Above, Brad Bossuyt visited with some friends as people began pouring into the Cottonwood Fire Hall for a benefit in his honor. 

Right, over 1,000 people from all over attended Saturday's fundraiser benefit for Brad Bossuyt. Many of them bid on silent auction items on display.


Over 1,000 gather to help Bossuyt who lost his leg in a farming accident
"There is no way I could do this without all of their help and support." - Brad Bossuyt

Over 1,000 people of all ages gathered at the Cottonwood Fire Hall on Saturday in a show of support for Brad Bossuyt, who lost part of his right leg in a farming accident in November.
"I can't thank everyone enough," said Bossuyt, 54, who is single and farms three miles south of Cottonwood. "It was an amazing show of support. There is no way I could do this without all of their help and support."
The event was hosted by the Cottonwood Fire Department, where Bossuyt has been a member for the last 27 years. There was a large silent auction, and a dinner with pulled pork and beef sandwiches, cole slaw, baked beans, baked potato and desserts of all kinds.
Bossuyt, who has been a grain seed driver for Farmers Coop Elevator for the past 25 years, also has a small hobby farm with some cattle and goats. Just before 6 p.m. on a windy and frigid Veterans Day (Nov. 11, 2021), he was feeding a round bale to his cattle. He got off the tractor to make some adjustments and the tractor rolled forward, pinning his legs between the round bale and the bale feeder. He was able to get his left leg free, but his right leg was pinned.
"I could wiggle my leg a little bit," he said. "But when I did, the bale would move closer and I could feel it tighten and put more pressure on my leg."
With no cell phone on him and no one else on the farm, Bossuyt had to figure a way out of this accident alone.
"I had a pocket knife on me and I pulled that out and started to carve away on the hay bale to try and loosen my leg," he said. "I moved a lot of the hay, but eventually the hay was so hard and tight that I could hardly make a dent in it."
Bossuyt then started getting cold and began to use some of the hay to insulate himself and to shield the wind, which was blowing 35 mph that day.
The tractor was still running with the lights on, so Bossuyt came up with another idea that might alert passers-by on County Road 9 about 1/4 mile from where he was trapped.
"I took my ballcap off and waved it back and forth across the lights of the tractor to try and signal someone," he said. "I had three people later tell me that they saw the lights flashing but didn't realize what it was."
In the middle of the night, the tractor ran out of gas. Eventually, the battery went dead, leaving him trapped for nearly 14 hours in cold and darkness.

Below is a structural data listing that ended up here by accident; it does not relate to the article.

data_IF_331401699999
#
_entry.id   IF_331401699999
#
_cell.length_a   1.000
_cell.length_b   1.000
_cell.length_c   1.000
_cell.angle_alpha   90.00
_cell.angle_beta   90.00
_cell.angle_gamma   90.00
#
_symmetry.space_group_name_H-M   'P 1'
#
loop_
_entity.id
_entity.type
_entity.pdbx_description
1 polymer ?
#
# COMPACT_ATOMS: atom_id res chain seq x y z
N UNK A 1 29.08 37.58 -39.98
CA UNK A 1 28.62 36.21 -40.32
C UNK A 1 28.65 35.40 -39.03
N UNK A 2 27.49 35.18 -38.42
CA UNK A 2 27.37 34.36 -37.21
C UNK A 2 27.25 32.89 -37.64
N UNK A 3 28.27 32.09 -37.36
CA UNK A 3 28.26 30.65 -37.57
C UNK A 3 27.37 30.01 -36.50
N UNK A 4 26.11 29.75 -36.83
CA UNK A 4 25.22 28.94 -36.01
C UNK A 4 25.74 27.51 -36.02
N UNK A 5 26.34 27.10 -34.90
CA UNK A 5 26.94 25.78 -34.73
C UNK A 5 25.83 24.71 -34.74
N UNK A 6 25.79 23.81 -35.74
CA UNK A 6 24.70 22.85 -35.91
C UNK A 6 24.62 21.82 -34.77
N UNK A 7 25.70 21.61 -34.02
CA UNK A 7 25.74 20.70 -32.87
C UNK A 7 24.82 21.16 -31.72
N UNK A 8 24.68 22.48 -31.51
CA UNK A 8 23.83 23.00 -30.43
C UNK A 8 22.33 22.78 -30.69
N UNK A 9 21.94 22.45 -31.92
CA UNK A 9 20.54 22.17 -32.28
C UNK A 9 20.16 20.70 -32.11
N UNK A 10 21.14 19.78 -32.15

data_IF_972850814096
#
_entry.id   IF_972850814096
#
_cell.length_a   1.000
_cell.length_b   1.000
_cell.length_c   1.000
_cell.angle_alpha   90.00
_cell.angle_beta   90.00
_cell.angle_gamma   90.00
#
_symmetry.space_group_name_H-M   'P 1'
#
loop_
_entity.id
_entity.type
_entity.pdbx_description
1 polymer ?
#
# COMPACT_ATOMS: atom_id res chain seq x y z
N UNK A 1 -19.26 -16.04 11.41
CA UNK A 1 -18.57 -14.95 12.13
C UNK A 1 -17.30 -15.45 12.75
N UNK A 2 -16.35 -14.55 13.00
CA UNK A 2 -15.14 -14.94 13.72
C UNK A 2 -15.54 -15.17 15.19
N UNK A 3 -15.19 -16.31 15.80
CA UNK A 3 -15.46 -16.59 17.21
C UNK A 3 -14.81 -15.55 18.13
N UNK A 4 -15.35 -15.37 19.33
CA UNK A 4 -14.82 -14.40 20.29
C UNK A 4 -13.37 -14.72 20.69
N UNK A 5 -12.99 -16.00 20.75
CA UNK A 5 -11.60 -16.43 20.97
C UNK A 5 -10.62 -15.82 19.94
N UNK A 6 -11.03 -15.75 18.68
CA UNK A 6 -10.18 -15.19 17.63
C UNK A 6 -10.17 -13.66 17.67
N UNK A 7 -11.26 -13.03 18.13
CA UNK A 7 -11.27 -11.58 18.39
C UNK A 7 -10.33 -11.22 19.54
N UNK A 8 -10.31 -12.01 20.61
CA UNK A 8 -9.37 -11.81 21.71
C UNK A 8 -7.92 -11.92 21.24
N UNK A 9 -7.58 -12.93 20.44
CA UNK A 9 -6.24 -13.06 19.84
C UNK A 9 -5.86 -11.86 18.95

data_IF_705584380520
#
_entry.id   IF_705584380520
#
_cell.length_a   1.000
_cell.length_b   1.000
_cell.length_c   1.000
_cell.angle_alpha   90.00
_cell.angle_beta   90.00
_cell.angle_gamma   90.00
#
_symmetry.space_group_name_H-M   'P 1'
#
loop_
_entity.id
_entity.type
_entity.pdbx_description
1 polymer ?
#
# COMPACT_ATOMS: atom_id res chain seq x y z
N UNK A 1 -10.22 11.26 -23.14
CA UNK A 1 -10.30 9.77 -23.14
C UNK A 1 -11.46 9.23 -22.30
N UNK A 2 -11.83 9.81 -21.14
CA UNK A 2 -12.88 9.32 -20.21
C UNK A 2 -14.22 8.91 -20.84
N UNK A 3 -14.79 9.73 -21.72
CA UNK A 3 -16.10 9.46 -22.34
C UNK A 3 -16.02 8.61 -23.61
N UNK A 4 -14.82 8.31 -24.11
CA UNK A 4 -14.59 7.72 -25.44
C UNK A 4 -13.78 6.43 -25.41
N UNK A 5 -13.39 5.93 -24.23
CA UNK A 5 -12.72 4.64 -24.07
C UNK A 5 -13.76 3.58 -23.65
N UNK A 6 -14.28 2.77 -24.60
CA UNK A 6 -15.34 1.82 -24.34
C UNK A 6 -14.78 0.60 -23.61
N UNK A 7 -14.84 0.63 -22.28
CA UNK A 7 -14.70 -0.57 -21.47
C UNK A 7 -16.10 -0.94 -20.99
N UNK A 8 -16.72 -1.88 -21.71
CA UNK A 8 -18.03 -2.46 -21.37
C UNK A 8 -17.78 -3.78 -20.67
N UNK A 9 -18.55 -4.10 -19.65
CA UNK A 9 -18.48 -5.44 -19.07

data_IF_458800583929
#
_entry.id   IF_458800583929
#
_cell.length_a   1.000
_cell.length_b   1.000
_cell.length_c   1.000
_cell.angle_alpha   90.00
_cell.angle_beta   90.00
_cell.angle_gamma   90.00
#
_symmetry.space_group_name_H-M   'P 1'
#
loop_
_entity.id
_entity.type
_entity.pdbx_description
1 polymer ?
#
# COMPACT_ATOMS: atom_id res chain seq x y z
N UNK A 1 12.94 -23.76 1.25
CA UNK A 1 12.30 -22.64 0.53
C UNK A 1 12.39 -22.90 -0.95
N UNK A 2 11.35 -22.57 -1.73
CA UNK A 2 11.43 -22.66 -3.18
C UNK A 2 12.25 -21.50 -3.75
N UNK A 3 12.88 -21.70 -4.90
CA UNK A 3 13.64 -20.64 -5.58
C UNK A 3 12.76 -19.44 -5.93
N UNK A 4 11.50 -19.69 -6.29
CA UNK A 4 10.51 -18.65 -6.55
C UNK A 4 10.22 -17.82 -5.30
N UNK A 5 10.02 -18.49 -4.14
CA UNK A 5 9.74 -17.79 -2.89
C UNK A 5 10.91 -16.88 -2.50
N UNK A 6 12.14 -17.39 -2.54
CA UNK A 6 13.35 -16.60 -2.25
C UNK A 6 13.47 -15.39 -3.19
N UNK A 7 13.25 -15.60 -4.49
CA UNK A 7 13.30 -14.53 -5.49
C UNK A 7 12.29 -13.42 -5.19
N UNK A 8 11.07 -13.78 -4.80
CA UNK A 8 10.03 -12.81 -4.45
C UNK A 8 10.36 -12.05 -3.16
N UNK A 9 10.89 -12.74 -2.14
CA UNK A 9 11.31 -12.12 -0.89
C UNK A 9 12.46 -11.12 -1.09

Fortunately, a neighbor, Charlie Olson, noticed the tractor sitting in a place that wasn't normal for that time of the day, around 8 a.m.
"(The tractor) would usually be inside at that time," Bossuyt explained. "And Charlie saw there were no tracks in the snow and figured it must have been sitting there overnight. I saw him go by the road and then I didn't see him so I figured he just kept going. And then I looked up and there he was standing by my shoulder."
Soon after, two other neighbors, Jeremy and Jance Vandelanotte, also thought something was wrong after seeing Bossuyt's cattle in the ditch next to the road, and went to investigate.
"Once people started showing up, I knew I was going to be okay, I started getting really cold," Bossuyt told. "I asked Charlie to put his coat on my back."
A call went out to 911 and within minutes EMT's and law enforcement were on the scene. After being freed, Bossuyt was taken by ambulance to the hospital in Marshall.
"They cut my leg open to relieve the pressure," Bossuyt recalls. "And they kept me as comfortable as possible. I never thought I would lose my leg."
After being at Avera Hospital in Marshall, Bossuyt was transferred to the hospital in Sioux Falls. He had surgery on the leg on Sunday, Nov. 14 and another on Tuesday, Nov. 16.
On Nov. 17, doctors said it might be best to remove the leg and then gave Bossuyt scenarios of what could happen later if he chose to try and save the leg.
"I talked things over with my sons (Anthony and Colin), brothers and others and we thought it would be best to just remove the leg," Bossuyt said.
With blood flow being cut off from his leg for so long, Bossuyt's kidneys were also affected due to toxins in the blood. He had to have dialysis to get the kidneys functioning properly again.
Because of the extreme medical expenses incurred in the 24 days he spent in the hospital, Bossuyt's cohorts from the fire department, as well as friends and family members, staged a fundraiser at the large Cottonwood Fire Hall.
"This is really special to see all these people here," said Bruce Bossuyt of Minneota, Brad's brother. "I know this means a lot to Brad and the whole family."
Brad spoke before the silent auction began, thanking everyone for coming out to support him.
"The Cottonwood firemen presented me with a plaque with my name on it," he said with his voice cracking. "I can't thank these guys I'm on the fire department with enough for all the work they did. They spent all day Friday smoking and cooking meat. And I just can't thank the EMT's and doctors and other medical people enough either. They were amazing.
Bossuyt visited the prosthesis department of the hospital in Sioux Falls on Tuesday, Feb. 15 to weigh his options.

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